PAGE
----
with Chiodos, Emarosa, Hands Like Houses, Our Last Night and ‘68
@ Rio Theater
After Chiodos’ reunion with original vocalist Craig Owens and drummer Derrick Frost, the post-hardcore rock group has made a strong comeback. On their latest tour in support of their album Devil, Chiodos hit the Rio Theater with several guests with a show that left all punk rock fans in Vancouver with awe and ringing ears.
As the last people rolled into the theater from the merch stand, ‘68 – a duo consisting of esteemed metalcore vocalist Josh Scogin and drummer Michael McClellan, began to play. The pair burst the eardrums of everyone in a hundred meter radius, making the audience bob their heads to the beat as Scogin’s gutteral voice rang throughout the room. In fact, they were so loud that they found a note on their amp from the sound personnel that read “You’re too loud. Sound police here – have to try to keep dB @ 105 or they shut down. :(“, which Scogin dismissed with the air of a nonchalant rocker. Perhaps their volume compensated for their messy and somewhat unbalanced guitar-drums synergy, but either way their performance definitely set the tone for the night.
Following up ‘68’ was Our Last Night, a New Hampshire metalcore/screamo band which brought a dark, romantic atmosphere to the stage. The band rocked to a few fan favorites including “Dark Storm”, “Sunrise” and even a cover of Katy Perry’s “Dark Horse” which completely blew the audience away. Lead singer Trevor Wentworth’s young stage presence and vocals definitely hyped up the crowd, causing the even the chillest of punk fans to pump their fist, at the least.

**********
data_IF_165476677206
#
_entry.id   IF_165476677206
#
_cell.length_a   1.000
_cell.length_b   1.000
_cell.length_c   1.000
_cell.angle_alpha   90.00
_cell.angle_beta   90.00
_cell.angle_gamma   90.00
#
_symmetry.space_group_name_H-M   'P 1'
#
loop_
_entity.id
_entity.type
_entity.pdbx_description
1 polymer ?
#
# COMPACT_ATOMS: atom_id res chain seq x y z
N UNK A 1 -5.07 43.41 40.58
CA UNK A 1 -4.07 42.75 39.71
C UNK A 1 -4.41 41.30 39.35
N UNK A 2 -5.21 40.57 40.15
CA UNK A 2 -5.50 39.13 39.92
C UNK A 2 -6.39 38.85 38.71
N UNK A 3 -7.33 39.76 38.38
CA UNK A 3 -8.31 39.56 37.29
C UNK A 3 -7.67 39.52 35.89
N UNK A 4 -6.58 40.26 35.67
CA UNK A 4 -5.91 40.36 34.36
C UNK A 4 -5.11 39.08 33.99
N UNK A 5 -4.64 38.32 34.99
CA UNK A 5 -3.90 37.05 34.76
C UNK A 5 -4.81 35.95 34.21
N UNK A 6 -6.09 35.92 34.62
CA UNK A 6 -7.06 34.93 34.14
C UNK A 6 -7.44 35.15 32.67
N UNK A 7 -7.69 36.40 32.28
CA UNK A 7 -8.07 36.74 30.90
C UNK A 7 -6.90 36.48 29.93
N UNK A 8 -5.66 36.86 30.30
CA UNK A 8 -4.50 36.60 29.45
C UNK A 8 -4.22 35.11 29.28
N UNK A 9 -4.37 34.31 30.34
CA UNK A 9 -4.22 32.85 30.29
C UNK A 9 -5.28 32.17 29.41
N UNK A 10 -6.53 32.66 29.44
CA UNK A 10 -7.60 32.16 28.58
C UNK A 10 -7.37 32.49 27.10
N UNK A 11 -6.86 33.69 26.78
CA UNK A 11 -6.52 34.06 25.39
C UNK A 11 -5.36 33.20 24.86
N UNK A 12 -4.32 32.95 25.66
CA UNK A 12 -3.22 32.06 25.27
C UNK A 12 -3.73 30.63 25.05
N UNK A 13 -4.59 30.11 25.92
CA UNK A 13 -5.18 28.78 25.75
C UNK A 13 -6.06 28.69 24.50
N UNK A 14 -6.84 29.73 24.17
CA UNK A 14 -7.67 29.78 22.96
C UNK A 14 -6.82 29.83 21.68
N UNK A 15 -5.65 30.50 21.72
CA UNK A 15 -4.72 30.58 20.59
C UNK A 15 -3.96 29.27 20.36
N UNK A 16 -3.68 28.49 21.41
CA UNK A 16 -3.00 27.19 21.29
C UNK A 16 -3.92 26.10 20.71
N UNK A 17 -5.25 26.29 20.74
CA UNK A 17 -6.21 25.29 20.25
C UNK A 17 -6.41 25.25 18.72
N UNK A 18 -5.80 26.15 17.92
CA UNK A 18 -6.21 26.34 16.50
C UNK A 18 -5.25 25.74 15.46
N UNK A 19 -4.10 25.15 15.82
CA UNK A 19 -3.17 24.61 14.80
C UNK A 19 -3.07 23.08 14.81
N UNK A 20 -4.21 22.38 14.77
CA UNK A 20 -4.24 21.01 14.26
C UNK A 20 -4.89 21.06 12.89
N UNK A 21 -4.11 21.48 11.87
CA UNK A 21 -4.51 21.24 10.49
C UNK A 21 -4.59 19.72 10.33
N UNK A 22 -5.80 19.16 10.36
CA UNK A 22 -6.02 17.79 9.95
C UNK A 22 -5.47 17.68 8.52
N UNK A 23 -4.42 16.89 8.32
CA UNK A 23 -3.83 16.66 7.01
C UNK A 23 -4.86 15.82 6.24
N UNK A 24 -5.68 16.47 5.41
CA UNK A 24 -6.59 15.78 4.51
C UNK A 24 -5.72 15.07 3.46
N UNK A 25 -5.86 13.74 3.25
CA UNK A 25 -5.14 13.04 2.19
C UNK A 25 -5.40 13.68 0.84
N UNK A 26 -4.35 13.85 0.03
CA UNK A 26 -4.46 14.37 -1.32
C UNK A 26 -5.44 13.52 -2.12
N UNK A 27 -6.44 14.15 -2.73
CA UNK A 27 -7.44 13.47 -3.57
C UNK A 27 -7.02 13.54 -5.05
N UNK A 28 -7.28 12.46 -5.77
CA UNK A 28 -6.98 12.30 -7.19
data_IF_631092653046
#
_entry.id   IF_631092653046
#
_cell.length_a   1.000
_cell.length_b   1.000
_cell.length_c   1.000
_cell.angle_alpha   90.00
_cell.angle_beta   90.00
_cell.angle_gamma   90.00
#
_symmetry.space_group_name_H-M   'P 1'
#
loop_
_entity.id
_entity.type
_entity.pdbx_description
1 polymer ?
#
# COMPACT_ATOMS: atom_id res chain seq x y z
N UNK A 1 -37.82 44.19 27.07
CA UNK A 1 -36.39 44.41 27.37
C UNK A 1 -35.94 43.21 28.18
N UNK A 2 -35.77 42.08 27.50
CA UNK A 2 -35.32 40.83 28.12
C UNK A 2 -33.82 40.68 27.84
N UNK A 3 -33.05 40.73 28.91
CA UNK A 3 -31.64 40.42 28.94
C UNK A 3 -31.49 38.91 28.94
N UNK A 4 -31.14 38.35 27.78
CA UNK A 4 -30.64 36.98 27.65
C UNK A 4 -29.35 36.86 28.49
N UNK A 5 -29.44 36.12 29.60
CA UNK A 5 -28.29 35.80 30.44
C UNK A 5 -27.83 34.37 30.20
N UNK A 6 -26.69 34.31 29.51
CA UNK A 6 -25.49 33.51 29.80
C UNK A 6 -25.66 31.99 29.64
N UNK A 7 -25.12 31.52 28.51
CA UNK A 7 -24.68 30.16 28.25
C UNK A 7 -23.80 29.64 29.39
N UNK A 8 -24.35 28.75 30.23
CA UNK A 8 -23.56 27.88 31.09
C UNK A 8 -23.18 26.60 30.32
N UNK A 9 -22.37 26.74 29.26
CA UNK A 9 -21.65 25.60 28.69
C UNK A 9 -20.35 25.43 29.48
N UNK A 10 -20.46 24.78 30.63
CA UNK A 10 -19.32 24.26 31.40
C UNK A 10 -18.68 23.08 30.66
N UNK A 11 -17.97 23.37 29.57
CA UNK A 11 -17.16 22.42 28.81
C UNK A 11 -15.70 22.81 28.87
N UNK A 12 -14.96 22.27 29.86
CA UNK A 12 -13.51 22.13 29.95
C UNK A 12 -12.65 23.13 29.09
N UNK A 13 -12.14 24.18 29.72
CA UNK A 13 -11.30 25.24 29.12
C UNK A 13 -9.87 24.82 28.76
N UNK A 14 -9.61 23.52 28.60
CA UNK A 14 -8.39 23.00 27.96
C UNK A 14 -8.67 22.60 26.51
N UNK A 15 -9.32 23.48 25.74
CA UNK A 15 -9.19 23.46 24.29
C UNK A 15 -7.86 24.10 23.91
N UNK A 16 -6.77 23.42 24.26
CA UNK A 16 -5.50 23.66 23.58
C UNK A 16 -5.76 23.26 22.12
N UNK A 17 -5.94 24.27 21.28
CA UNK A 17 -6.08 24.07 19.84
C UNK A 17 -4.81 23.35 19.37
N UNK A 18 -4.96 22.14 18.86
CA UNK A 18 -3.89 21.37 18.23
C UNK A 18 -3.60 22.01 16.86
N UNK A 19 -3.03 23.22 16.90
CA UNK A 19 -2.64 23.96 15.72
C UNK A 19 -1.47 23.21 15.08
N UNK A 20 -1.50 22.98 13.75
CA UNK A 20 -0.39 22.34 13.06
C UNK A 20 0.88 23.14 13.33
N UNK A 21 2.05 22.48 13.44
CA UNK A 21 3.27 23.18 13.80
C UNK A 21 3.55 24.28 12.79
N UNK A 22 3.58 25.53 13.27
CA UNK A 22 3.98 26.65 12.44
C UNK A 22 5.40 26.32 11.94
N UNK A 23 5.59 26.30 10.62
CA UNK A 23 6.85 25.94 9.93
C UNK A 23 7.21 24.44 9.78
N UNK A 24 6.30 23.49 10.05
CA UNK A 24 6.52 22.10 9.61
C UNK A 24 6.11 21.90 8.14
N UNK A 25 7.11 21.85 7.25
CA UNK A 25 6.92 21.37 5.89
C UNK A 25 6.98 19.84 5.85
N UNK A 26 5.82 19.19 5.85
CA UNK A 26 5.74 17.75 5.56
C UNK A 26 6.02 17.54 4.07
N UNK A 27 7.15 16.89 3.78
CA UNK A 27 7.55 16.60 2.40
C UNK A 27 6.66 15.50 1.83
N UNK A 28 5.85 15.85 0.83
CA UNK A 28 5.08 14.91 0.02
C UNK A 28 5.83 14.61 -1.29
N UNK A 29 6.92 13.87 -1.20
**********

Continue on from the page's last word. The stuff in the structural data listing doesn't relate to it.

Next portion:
Next up was the long-awaited Hands Like Houses, who surprised the audience by playing acoustic versions of their songs with only three of their six members, due to van and equipment issues.Their softer performance provided a light and refreshing foil to their predecessors, though lead singer Trenton Woodley still brought with the same passion as he did with the band’s original tracks. With piercing vocals and intricate guitar riffs, the band definitely gave the audience a show, despite not having their whole group. The trio closed with their hit song “Introduced Species”.
The sound police were promptly brought back to attention from HLH’s quiet lull, as Emarosa hit the stage with powerful vocals accompanied by ear-splitting guitar and drums. In between songs, the band would banter back and forth with a friendly, positive and unexpectedly polite air- a serious contrast from their uncompromising and heavy-handed set.
Finally, the main act: Chiodos. Their performance was a drunken myriad of hair whipping, moshing and barking from Craig Owens to the audience to get on their feet and jump. They rocked a few of their tracks from Devil, including “Under Your Halo,” and “Ole Fishlips is Dead Now”. The band pranced about the stage with unrivaled energy as Owens, belted out his trademark screams – which the audience wholeheartedly revelled in. Towards their end of their set, the audience was consumed in a huge mosh pit, with several fans getting up on stage and jamming along with the band before being swallowed into the crowd once more. Chiodos played with perfect indifference, unfazed, even as theater personnel escorted several people out and broke up heated fights. Chiodos held the epitomized “rock band” image throughout their hectic and capricious set, replying to sharp comments and witty complaints with,“Who cares? This is a f***ing rock concert!”